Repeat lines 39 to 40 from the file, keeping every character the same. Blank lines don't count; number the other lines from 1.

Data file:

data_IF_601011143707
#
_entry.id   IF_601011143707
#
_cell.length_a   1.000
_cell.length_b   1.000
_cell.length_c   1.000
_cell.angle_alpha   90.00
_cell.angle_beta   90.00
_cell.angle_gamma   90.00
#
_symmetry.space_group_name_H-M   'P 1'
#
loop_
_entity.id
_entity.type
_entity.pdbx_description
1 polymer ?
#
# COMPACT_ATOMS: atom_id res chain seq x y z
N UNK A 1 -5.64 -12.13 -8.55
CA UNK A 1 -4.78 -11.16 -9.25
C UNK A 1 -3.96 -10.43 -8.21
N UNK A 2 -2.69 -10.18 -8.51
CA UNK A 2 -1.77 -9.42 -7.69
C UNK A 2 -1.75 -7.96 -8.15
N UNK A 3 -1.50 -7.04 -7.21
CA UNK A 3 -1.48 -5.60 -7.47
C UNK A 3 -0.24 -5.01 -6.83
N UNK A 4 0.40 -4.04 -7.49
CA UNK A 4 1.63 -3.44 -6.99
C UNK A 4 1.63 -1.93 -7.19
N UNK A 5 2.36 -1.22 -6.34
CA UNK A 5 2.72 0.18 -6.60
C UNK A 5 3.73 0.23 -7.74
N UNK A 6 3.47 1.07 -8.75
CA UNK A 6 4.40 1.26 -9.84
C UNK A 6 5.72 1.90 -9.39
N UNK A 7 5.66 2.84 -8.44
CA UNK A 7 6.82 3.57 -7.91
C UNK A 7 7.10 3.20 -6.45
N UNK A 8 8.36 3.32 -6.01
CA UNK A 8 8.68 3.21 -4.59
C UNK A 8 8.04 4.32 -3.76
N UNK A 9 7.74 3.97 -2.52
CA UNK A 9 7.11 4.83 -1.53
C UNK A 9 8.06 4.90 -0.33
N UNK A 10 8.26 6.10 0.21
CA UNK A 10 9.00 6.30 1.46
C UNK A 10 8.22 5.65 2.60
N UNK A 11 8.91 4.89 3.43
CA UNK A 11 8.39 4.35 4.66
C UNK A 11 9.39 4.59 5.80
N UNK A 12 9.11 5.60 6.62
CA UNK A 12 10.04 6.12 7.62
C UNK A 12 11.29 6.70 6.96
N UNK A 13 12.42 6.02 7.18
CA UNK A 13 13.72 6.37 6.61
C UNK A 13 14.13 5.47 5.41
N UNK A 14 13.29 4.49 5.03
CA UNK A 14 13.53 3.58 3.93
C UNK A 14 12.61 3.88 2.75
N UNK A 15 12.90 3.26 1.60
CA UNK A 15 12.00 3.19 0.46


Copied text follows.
N UNK A 7 5.66 2.84 -8.44
CA UNK A 7 6.82 3.57 -7.91